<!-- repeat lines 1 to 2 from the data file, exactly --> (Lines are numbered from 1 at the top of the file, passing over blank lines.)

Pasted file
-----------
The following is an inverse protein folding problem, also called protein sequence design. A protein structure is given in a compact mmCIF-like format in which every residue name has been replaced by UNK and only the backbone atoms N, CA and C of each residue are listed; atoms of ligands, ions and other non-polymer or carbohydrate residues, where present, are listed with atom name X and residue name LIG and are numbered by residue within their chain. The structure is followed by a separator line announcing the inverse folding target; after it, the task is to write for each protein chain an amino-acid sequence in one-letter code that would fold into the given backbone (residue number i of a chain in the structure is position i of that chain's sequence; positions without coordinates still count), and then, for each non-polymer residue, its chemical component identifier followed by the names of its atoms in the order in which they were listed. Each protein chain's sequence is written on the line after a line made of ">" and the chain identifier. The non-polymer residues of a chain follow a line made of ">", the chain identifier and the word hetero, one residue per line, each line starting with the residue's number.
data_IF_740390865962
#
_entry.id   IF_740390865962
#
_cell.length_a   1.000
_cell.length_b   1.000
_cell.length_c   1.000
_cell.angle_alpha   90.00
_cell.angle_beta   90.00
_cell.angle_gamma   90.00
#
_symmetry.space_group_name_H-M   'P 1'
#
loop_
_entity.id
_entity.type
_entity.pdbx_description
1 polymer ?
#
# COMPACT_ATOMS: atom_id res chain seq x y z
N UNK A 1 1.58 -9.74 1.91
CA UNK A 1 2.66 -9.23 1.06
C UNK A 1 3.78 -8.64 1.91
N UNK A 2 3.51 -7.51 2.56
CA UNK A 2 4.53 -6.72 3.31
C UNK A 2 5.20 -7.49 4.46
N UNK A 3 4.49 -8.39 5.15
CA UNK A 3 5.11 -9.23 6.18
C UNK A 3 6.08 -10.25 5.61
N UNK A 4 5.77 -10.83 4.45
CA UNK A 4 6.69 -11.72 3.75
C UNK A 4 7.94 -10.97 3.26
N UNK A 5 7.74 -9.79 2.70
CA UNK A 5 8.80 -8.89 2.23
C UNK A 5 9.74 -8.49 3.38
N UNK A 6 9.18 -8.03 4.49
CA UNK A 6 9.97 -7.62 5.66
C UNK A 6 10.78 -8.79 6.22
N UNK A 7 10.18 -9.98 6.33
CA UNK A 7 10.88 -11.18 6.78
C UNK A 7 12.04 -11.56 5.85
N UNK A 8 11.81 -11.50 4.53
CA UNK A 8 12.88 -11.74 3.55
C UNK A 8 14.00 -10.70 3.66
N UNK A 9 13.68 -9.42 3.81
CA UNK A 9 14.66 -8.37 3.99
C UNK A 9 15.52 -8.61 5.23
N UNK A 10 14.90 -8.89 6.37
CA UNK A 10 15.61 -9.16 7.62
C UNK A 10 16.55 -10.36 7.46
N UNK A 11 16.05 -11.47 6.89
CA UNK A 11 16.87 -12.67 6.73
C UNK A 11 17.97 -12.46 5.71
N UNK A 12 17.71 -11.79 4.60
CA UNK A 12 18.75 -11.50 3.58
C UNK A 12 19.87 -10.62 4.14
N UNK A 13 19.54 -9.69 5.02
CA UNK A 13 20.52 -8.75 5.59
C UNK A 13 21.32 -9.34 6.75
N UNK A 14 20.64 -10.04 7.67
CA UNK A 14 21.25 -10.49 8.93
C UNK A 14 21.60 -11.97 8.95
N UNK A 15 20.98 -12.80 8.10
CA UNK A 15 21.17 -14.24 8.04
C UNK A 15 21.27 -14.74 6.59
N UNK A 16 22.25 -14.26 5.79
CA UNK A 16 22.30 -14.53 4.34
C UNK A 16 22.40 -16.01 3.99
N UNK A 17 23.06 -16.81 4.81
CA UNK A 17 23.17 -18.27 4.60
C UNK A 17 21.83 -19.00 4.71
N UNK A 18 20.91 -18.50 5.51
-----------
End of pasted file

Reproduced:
The following is an inverse protein folding problem, also called protein sequence design. A protein structure is given in a compact mmCIF-like format in which every residue name has been replaced by UNK and only the backbone atoms N, CA and C of each residue are listed; atoms of ligands, ions and other non-polymer or carbohydrate residues, where present, are listed with atom name X and residue name LIG and are numbered by residue within their chain. The structure is followed by a separator line announcing the inverse folding target; after it, the task is to write for each protein chain an amino-acid sequence in one-letter code that would fold into the given backbone (residue number i of a chain in the structure is position i of that chain's sequence; positions without coordinates still count), and then, for each non-polymer residue, its chemical component identifier followed by the names of its atoms in the order in which they were listed. Each protein chain's sequence is written on the line after a line made of ">" and the chain identifier. The non-polymer residues of a chain follow a line made of ">", the chain identifier and the word hetero, one residue per line, each line starting with the residue's number.
data_IF_740390865962